How Rheumatoid Arthritis Is Treated

A Holistic Approach From Self-Care to Surgery

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While there is no cure for rheumatoid arthritis, there is an ever-increasing range of treatments able to alleviate the pain and swelling of this chronic inflammatory disorder. They include self-care remedies, diet, over-the-counter and prescription pain relievers, physical therapy, and newer generation disease-modifying drugs (DMARDs). Severe cases may require in-office procedures like arthrocentesis or surgeries to either repair or replace the damaged joint.

Home Remedies and Lifestyle

Rheumatoid arthritis is a chronic, progressive disease that needs to be managed as part of your life. Rather than just treating the disease with drugs, you need to take a holistic approach aimed at improving your overall health and mitigating the risk factors that place you in harm's way.

It's all about embracing healthy behaviors and changing how you respond to acute attacks.

Diet

Even if only your hands are affected, being overweight or obese triggers inflammation due to the release of inflammatory proteins (called cytokines) from fat cells. This only serves to aggravate the symptoms of rheumatoid arthritis and add needless stress to the joints of the lower extremities.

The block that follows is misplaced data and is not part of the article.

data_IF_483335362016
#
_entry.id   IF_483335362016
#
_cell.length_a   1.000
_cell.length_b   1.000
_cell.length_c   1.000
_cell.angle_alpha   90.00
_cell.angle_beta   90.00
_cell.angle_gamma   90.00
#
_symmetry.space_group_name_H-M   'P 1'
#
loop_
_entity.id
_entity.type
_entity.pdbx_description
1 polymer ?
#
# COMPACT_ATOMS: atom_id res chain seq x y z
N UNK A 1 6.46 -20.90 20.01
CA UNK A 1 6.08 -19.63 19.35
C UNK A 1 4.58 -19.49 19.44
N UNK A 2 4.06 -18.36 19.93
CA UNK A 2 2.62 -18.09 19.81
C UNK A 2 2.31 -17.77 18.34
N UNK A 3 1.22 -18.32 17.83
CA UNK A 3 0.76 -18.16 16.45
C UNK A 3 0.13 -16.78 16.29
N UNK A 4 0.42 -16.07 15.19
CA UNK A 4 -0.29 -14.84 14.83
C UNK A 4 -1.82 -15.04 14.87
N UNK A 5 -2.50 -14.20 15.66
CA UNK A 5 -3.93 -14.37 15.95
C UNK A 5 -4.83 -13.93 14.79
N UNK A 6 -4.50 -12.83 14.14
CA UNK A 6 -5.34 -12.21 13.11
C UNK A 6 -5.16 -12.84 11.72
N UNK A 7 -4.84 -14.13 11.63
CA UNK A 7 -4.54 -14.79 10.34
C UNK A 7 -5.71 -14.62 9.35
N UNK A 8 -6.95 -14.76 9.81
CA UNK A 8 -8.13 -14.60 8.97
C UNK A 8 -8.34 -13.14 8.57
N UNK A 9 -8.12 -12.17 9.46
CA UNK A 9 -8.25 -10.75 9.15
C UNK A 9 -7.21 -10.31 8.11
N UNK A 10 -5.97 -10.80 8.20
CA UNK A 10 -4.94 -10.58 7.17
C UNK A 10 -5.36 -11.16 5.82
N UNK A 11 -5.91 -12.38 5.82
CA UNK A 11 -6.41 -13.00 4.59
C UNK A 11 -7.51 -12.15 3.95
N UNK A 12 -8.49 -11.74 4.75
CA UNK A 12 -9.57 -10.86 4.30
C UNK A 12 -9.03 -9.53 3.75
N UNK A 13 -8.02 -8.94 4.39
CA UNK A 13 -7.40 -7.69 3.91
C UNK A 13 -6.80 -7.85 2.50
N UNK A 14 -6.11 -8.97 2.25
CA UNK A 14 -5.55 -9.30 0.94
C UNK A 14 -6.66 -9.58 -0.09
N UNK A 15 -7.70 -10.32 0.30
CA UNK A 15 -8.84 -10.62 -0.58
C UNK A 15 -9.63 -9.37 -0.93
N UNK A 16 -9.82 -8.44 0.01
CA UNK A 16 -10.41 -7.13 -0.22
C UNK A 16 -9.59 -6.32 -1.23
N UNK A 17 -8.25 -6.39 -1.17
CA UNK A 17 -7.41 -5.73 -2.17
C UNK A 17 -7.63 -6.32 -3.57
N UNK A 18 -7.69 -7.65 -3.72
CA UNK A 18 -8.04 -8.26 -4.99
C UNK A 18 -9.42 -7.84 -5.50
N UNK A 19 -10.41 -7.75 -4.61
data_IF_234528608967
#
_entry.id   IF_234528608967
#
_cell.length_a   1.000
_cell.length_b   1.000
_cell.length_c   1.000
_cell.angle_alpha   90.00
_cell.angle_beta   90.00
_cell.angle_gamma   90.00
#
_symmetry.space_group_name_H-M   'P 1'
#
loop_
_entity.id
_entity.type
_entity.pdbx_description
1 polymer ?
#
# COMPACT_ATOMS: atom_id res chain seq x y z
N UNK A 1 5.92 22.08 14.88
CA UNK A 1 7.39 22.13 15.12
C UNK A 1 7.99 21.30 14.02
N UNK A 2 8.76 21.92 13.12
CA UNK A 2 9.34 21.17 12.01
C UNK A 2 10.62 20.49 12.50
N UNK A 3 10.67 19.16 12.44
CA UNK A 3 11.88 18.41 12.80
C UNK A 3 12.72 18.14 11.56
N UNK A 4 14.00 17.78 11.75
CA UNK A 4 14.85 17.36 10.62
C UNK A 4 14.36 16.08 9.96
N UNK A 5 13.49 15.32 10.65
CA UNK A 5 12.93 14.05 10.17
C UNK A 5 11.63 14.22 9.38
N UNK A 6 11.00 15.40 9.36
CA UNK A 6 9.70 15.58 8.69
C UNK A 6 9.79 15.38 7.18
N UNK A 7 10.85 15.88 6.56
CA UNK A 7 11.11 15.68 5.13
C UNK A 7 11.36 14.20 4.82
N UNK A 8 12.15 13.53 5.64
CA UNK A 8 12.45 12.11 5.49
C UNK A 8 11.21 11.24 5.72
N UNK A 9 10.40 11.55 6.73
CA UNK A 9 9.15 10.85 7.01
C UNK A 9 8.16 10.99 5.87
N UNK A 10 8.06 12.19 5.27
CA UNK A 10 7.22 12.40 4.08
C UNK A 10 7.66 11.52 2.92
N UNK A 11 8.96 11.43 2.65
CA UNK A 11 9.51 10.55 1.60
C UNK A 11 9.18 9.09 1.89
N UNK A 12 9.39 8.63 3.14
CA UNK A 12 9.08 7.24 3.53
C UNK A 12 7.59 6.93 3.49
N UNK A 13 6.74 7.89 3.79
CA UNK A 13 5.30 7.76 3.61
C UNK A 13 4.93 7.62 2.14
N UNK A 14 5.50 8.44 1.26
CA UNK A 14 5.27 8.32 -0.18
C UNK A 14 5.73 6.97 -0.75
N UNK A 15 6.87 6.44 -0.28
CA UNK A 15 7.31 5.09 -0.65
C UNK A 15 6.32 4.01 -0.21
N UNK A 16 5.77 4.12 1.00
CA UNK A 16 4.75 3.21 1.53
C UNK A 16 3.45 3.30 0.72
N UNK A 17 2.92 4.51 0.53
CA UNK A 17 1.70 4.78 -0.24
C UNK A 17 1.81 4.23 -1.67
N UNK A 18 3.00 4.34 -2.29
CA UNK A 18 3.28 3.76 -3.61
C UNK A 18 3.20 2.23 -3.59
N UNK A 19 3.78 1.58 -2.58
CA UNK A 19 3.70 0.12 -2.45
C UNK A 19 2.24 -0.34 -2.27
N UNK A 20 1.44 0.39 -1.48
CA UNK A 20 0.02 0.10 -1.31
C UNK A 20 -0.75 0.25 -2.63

While there is no specific a diet for people with rheumatoid arthritis, many doctors endorse a Mediterranean diet which provides a healthy balance of proteins, fats, and carbohydrates while encouraging an increased intake of fish (rich in anti-inflammatory omega-C fatty acids), whole grains, vegetables, fruit, and healthy oils (like olive oil).

Exercise

Rheumatoid arthritis is also characterized by stiffness due to the progressive damage of synovial tissues in the joint space. By embarking on an informed workout plan, you can lose weight and sustain the range of motion of an affected joint. A sedentary lifestyle, by contrast, allows joint tissues to "tether"—effectively bond together like glue—leading to the permanent restriction of movement.

Exercise can also ensure that your bones remain strong and fight the symptoms of osteoporosis common in people with rheumatoid arthritis.

Smoking